Right-wing politics is playing havoc with people’s lives; it is time for introspection

There is immense fear and growing apprehension of the communal outfits overtaking the very administrative machinery

Right-wing politics is playing havoc with people’s lives; it is time for introspection
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Humra Quraishi

Last weekend as Ayodhya lay sieged by the right-wing politics, I was reminded of the autumn of 1992 when right-wing hate mongers had not just destroyed the historic Babri Masjid but had also bared their fangs. That phase heralded the start of communal poisoning in the country; laced with double or triple speak causing sheer destruction and anarchy.

Sadly, to his day there has been no halting the fascist intrusions into our everyday lives, making it difficult if not impossible to survive in the actual sense of the term. Ask the minority communities residing in and around Ayodhya and Faizabad or for that matter even in the other cities and towns and villages of the country? There is immense fear and growing apprehension of the communal outfits overtaking the very administrative machinery. After all, today’s political rulers in Uttar Pradesh and at the Centre are equipped with RSS backgrounders and with that just about any form of injustice and anarchy cannot be ruled out.

In fact, to this day it is impossible to erase memories of the destruction of the Babri masjid and the aftermath. I can’t ever forget the particular shot of Murli Manohar Joshi gleefully hugging Uma Bharti and LK Advani; the trio standing at the site, celebrating, as the masjid was getting destroyed by kar sevaks. Mind you, all the three ‘destroyers’ of the Babri masjid were even amply rewarded, given top slots in the Central government!

Why don’t we, as people see what destruction lies ahead if communal outfits take over. They would ruin our country. It’s time to speak out, especially the who’s who. In fact, this brings me to write about Barbra Streisand’s latest song ‘Don’t Lie To Me’, wherein she hits out at President Trump with some very hitting words. There is no mincing of words, it is a very direct attack on his policies and governance, asking him ‘How do you sleep when the world is burning?’

Can any of our singing stars or even the non-singing stars take on the pack of lies uttered by the rulers of the day! Can anyone dare ask Prime Minister Modi or Chief Minister Yogi how can they rule when so many farmers are killing themselves, when children are dying of hunger and malnutrition, when minority groups are living in fear, when the State unleashed encounters turned out to be fake, when the state machinery cannot halt lynchings, when the sheer rounds of deceit and destruction have begun to hit. It’s time to ask these political rulers how they manage to sleep when thousands of our countrymen sit hungry and upset.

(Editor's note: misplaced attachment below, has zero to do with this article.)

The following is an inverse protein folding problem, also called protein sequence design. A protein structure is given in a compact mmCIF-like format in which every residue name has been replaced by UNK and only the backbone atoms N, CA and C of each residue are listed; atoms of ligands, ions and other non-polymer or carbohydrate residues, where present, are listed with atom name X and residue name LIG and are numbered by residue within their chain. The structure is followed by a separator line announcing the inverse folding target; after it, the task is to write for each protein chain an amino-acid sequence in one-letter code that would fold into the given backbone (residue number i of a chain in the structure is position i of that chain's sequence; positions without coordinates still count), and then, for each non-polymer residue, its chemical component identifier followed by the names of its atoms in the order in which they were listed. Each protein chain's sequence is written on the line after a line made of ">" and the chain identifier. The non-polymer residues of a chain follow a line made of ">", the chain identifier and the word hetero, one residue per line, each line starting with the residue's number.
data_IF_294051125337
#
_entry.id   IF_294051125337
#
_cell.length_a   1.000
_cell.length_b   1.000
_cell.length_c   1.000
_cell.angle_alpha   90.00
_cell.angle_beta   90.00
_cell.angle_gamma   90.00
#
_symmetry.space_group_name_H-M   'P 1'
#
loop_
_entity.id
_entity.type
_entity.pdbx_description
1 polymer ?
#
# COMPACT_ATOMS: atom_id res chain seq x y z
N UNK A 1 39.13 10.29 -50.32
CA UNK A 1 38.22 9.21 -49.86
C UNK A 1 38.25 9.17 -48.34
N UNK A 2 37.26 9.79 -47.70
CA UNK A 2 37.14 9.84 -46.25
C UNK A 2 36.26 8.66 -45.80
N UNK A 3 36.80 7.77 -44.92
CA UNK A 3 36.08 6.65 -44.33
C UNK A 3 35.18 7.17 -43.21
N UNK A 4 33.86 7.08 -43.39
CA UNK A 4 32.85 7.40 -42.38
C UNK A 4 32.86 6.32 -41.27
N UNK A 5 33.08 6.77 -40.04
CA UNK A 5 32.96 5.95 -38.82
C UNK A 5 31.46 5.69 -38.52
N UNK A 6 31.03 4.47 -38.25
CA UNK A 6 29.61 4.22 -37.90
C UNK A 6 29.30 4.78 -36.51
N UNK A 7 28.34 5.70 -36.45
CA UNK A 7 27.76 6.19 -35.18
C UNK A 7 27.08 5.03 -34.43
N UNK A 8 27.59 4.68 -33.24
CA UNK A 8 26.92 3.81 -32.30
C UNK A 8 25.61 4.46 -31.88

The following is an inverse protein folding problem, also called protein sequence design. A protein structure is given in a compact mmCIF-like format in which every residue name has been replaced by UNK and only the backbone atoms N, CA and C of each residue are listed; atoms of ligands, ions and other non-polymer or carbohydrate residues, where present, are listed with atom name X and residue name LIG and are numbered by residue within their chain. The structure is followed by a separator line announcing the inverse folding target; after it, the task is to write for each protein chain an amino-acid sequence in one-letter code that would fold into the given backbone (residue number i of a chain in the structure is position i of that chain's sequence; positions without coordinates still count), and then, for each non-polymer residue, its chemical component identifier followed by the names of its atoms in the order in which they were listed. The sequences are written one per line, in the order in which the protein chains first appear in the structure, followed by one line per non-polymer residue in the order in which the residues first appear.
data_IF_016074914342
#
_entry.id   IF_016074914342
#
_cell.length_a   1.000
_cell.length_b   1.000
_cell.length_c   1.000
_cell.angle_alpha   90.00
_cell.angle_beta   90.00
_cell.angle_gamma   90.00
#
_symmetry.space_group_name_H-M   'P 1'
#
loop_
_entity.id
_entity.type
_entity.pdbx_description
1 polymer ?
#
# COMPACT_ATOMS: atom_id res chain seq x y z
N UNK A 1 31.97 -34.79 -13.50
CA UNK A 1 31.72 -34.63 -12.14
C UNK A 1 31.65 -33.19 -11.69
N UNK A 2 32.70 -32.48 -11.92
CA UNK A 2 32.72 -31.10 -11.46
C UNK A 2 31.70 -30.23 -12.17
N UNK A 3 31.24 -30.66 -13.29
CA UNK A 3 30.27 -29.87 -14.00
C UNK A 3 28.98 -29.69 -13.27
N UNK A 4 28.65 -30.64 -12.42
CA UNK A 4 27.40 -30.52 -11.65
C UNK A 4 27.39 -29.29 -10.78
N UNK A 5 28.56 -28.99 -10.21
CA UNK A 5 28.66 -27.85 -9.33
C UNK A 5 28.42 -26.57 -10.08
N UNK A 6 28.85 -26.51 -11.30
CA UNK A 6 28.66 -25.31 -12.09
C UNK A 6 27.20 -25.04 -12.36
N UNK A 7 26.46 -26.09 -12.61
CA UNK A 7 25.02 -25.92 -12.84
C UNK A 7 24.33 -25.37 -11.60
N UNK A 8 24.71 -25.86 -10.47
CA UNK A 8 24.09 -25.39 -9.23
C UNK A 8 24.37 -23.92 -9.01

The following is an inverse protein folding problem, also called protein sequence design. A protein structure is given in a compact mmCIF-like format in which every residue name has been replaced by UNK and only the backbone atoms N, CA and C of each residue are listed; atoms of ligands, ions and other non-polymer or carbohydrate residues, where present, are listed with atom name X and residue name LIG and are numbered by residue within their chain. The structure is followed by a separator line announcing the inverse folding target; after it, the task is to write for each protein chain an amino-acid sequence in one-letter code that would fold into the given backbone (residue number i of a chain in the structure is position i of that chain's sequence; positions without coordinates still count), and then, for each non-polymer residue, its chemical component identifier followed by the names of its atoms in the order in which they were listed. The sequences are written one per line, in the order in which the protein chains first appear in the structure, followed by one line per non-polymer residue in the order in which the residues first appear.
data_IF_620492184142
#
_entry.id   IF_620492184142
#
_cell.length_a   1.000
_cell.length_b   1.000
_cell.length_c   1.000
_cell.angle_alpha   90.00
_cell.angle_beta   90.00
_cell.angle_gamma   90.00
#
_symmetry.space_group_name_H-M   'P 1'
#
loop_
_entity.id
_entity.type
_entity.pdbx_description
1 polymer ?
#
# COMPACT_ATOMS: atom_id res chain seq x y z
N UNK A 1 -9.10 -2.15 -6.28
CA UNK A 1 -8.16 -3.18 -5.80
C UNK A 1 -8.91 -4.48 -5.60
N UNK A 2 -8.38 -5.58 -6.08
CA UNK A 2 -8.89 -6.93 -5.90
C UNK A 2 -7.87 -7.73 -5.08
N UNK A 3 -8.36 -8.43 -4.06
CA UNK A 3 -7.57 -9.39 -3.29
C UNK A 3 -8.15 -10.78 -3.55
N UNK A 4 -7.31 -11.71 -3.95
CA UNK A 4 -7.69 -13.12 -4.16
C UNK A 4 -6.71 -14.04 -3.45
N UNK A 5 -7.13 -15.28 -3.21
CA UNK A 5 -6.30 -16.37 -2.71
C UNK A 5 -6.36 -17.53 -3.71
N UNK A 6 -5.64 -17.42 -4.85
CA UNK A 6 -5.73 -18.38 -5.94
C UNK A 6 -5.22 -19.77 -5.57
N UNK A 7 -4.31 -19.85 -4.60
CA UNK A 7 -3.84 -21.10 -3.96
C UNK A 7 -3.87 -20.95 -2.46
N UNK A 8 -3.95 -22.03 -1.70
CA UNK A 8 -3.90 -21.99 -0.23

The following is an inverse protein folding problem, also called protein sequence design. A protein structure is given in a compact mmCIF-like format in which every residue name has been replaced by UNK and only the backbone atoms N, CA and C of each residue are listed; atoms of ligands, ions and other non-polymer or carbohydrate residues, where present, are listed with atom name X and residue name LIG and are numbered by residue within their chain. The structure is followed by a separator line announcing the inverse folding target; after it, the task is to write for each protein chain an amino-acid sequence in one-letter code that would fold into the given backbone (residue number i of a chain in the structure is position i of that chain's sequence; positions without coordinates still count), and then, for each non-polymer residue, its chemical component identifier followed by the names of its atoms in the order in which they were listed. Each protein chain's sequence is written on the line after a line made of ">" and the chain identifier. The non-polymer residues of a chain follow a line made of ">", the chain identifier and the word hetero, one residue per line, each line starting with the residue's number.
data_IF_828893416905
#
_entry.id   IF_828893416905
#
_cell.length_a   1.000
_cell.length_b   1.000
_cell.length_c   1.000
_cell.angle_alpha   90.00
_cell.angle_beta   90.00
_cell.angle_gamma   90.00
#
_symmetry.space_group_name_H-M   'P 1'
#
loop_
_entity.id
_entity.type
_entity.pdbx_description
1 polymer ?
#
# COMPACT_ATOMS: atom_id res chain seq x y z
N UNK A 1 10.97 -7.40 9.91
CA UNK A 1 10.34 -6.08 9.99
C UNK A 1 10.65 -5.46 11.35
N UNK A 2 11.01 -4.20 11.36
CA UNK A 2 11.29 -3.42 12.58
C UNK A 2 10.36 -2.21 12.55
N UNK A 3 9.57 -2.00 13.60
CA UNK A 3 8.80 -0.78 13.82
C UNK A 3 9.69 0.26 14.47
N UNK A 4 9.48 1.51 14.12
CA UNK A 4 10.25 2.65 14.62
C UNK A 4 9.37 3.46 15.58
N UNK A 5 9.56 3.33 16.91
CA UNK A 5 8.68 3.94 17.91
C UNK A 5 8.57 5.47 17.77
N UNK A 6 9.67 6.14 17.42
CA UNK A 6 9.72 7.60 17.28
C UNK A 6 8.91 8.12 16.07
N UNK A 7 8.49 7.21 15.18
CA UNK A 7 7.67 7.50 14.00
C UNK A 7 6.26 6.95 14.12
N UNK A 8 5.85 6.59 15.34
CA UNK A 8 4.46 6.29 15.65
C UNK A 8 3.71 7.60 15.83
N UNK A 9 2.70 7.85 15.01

Hindi literary giant Himanshu Joshi will be remembered for his simple style

Last week we lost another Hindi literary giant, Himanshu Joshi. Author of 16 short story collections, 7 novels, several travelogues, Joshi had also done extensive research on the freedom fighter from Shahjahanpur, Ashfaqullah Khan.

What I liked about Joshi’s writings was his simple and uncomplicated style which is a lot like him because on the several occasions I had met him, he came across as a simple person who spoke in a modest way about his writings and about his travels.

He would love to talk about his family. He would tell us about his wife’s culinary skills and details of his trips to Norway as two of his sons had decided to settle down in Norway. His youngest son, Asit, had opted to stay back in New Delhi.

I recall once when I had asked Joshi what his youngest son does, he had detailed his son's life saying, “earlier he was bringing out a magazine but then turned towards spirituality… sadhu type ka insaan hai, totally away from worldly matters and spends his time looking after my wife and I… without him we would have found it difficult to manage especially as we are ageing and health problems have begun… and though I think of my village home in Uttarakhand very often, I know it will be difficult to shift back to the mountains, so one has to survive here in New Delhi.”

And in the last four years, with Joshi’s health deteriorating rapidly, it is Asit who looked after his father single handedly. “My father had looked after us when we were children so it’s time to look after him… did everything I could do for him.”


Ghulam Ali’s upcoming birthday on December 5

Though I’ve met and interviewed ghazal supremo Ghulam Ali on three different occasions but its best if I leave you with this verse of Kerala’s celebrated rebel poet, Balachandran Chullikkad. Titled ‘Ghazal’, in this verse Balachandran Chullikkad has managed to relay much… captured the gentleness holding out in Ghulam Ali’s renderings.

“December 31/
In the music hall of the night /
club /
Ghulam Ali sings /
I’m the singer of lost days …/
As the music flows, melting /
Urdu with the pangs of separation /
Into the soft resonance of Ali’s /
voice…/
A long pent up melody of grief /
breaks open the tremulous/
window of the harmonium /
Inside, the heart reverberates /
with/
The tabla of season less years /
As Ghulam Ali sings …”

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Published: 28 Nov 2018, 9:17 AM